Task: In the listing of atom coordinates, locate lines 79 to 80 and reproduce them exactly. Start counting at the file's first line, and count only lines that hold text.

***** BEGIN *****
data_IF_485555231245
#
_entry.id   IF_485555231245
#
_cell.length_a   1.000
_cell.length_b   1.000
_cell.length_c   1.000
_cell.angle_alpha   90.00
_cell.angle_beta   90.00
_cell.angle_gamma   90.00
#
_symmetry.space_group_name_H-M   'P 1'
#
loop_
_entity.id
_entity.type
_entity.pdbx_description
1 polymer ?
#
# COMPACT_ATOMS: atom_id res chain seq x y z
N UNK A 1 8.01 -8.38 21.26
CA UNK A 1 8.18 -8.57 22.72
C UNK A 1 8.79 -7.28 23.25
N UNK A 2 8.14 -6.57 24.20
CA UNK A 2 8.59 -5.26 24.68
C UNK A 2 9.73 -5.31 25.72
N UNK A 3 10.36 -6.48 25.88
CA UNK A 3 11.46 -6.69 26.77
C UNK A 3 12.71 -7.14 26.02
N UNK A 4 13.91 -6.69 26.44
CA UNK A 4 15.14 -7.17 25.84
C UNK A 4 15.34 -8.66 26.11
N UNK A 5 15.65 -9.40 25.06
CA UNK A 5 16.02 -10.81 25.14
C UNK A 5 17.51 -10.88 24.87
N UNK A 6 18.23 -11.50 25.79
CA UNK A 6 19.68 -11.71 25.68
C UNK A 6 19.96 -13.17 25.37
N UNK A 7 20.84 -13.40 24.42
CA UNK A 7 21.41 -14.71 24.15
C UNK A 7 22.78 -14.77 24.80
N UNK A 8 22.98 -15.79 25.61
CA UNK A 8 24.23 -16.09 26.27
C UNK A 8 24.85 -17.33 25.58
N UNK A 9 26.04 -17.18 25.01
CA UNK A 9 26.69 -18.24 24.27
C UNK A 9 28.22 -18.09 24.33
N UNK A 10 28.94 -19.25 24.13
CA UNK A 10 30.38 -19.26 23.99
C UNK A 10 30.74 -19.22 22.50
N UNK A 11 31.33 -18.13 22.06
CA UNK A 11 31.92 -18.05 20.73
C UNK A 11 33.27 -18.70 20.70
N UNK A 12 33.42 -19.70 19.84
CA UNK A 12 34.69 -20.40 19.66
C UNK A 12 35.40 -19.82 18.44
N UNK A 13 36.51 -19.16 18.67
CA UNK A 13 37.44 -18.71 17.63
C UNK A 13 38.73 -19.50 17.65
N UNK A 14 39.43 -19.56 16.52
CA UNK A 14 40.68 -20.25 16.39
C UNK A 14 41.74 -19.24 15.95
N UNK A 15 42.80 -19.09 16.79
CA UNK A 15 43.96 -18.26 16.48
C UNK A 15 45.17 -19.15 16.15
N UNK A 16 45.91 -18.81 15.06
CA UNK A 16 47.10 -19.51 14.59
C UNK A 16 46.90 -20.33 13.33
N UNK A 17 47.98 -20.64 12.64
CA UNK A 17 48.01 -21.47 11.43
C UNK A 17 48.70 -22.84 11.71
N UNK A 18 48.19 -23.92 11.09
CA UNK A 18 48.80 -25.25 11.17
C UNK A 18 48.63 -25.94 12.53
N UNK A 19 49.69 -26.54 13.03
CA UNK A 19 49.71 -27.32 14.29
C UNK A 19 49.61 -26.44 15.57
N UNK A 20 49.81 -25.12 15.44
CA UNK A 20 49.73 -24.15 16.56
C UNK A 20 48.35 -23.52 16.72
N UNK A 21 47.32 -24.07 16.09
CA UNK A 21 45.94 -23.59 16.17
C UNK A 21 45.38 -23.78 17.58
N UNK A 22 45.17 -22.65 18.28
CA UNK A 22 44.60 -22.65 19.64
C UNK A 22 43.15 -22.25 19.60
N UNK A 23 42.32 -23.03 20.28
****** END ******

CA UNK A 20 49.73 -24.15 16.56
C UNK A 20 48.35 -23.52 16.72